According to the American Heart Association's Heart Disease and Stroke Statistics -- 2021 Update, when considered separately from other CVD, stroke ranks No. 5 among all causes of death in the U.S., causing 147,810 deaths in 2018. Stroke occurs when a blood vessel to or in the brain either becomes blocked or bursts, preventing blood and oxygen from reaching all of the brain. Treatment to quickly restore blood flow to the brain is essential to improve outcomes and survival.
To recognize stroke symptoms requiring immediate treatment, the American Stroke Association recommends everyone remember the acronym F.A.S.T. for face drooping, arm weakness, speech difficulty, time to call 9-1-1. Fortunately, most strokes are preventable through healthy lifestyle choices: not smoking; eating healthy foods; being physically active; maintaining a healthy body weight; and controlling high blood sugar, cholesterol and blood pressure.
Study co-authors are Stephanie Parker, MHA, B.S.N., R.N.; Ritvij Bowry, M.D.; Nicole R. Gonzales, M.D.; William Jones, M.D.; Anne W. Alexandrov, Ph.D., R.N., C.C.R.N.; Babak Navi, M.D., M.S.; May Nour, M.D., Ph.D.; Ilana Spokoyny, M.D.; Jason Mackey, M.D.; Asha Jacob, MPH, M.D.; Patti Bratina, B.S.N, R.N.; Nicole Rangel-Gutierrez, ACNP; Brandi Schimpf, B.S.N., R.N.; Michael Eisshofer, B.S.N.; Janice Miller, M.D.; Andrei V. Alexandrov, M.D.; James Rhudy, Ph.D.; Matthew E. Fink, M.D.; Joshua Z. Willey, M.D., M.S.; Carla Sherman, R.N., B.S.N.; Jeffrey L. Saver, M.D.; Kevin Brown, ARRT, CT; Bryan Villareal, R.N., B.S.N.; Joey English, M.D., Ph.D.; Nobl Barazangi, M.D., Ph.D.; Sarah Collins, R.N.; Kelly Silnes, M.S.; Vivek Misra, M.D.; Mengxi Wang, Ph.D.; Noopur Singh, M.P.H.; Suja S. Rajan, Ph.D.; and Jose-Miguel Yamal, Ph.D. The list of author disclosures is available in the abstract.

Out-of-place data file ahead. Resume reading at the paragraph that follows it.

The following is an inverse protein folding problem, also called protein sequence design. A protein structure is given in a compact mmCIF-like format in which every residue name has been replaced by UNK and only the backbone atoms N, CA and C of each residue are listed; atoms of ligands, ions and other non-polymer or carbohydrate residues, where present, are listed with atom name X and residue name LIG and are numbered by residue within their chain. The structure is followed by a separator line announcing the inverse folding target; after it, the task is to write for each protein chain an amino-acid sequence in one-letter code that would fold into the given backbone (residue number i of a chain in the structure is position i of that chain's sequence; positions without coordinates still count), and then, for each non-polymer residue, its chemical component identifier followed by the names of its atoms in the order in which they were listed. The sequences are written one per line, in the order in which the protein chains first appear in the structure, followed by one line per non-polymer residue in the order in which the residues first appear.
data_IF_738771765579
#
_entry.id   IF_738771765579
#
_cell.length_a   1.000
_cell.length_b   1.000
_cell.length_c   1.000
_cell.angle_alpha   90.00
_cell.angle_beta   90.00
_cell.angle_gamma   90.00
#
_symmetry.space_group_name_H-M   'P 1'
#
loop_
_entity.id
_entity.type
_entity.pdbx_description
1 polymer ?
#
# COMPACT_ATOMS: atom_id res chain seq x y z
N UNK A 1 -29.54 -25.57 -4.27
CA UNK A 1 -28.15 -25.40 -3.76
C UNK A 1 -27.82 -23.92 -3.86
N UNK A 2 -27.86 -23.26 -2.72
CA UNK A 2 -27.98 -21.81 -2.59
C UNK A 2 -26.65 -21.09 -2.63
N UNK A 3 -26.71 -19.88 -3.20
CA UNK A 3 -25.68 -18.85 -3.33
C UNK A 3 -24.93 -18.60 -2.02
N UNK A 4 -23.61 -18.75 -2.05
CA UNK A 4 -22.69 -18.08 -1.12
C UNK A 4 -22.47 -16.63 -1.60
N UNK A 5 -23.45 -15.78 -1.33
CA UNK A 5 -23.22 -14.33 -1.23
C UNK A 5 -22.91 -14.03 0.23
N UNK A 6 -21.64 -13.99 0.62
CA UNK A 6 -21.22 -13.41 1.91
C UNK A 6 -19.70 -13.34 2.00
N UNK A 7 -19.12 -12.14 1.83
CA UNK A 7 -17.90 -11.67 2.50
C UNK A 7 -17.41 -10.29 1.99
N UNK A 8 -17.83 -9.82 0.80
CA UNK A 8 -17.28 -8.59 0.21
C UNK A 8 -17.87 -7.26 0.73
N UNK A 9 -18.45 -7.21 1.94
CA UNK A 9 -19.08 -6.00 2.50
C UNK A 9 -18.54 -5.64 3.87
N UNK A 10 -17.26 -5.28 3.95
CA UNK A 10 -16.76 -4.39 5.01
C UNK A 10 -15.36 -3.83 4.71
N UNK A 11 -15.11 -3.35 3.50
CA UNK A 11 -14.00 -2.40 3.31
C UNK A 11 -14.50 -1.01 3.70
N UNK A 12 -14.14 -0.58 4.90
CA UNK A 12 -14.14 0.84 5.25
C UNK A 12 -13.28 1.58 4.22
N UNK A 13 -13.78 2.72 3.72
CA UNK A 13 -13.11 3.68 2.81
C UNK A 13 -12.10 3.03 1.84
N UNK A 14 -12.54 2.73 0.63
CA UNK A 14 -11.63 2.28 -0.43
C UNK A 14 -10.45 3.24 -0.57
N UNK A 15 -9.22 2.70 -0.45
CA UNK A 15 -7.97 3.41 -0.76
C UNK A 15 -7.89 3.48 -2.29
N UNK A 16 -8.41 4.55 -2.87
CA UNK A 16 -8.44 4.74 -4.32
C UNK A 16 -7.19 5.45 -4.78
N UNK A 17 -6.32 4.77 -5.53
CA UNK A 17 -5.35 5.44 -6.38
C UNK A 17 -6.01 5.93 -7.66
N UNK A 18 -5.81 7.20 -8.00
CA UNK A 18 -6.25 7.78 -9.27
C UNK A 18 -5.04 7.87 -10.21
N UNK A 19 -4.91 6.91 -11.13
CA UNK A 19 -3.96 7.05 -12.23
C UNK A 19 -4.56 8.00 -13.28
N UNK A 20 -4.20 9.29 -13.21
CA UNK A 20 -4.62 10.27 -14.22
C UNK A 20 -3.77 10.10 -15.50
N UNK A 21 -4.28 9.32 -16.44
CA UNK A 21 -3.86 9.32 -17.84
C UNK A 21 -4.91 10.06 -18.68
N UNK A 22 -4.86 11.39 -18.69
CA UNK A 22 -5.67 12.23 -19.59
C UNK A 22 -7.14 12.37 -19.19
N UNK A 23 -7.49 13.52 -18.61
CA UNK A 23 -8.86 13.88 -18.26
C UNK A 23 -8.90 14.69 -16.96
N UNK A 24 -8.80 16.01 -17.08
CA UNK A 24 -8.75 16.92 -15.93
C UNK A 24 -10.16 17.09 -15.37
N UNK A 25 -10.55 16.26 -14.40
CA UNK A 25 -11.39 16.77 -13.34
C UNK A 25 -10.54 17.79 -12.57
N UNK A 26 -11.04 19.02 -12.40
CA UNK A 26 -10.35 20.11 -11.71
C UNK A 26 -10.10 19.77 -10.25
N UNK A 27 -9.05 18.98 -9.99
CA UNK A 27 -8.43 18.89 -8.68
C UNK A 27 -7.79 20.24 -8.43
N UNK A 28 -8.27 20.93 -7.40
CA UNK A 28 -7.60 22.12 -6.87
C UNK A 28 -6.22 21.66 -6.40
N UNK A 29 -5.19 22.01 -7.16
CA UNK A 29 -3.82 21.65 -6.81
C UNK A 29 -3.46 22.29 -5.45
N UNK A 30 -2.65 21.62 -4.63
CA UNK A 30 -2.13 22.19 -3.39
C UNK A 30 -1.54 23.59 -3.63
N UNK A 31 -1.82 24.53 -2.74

The study was supported by the Patient Centered Outcomes Research Institute, the American Heart Association and Genentech.
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Statements and conclusions of studies that are presented at the American Heart Association's scientific meetings are solely those of the study authors and do not necessarily reflect the Association's policy or position. The Association makes no representation or guarantee as to their accuracy or reliability. The Association receives funding primarily from individuals; foundations and corporations (including pharmaceutical, device manufacturers and other companies) also make donations and fund specific Association programs and events. The Association has strict policies to prevent these relationships from influencing the science content. Revenues from pharmaceutical and biotech companies, device manufacturers and health insurance providers are available here, and the Association's overall financial information is available here.
The American Stroke Association's International Stroke Conference (ISC) is the world's premier meeting dedicated to the science and treatment of cerebrovascular disease. ISC 2021 is virtual, March 17-19, 2021. This 3-day conference will feature more than 1,200 compelling presentations in 21 categories that emphasize basic, clinical and translational sciences as they evolve toward a better understanding of stroke pathophysiology with the goal of developing more effective therapies. Engage in the International Stroke Conference on social media via #ISC21.
About the American Stroke Association
The American Stroke Association is devoted to saving people from stroke -- the No. 2 cause of death in the world and a leading cause of serious disability. We team with millions of volunteers to fund innovative research, fight for stronger public health policies and provide lifesaving tools and information to prevent and treat stroke. The Dallas-based association officially launched in 1998 as a division of the American Heart Association. To learn more or to get involved, call 1-888-4STROKE or visit stroke.org. Follow us on Facebook, Twitter.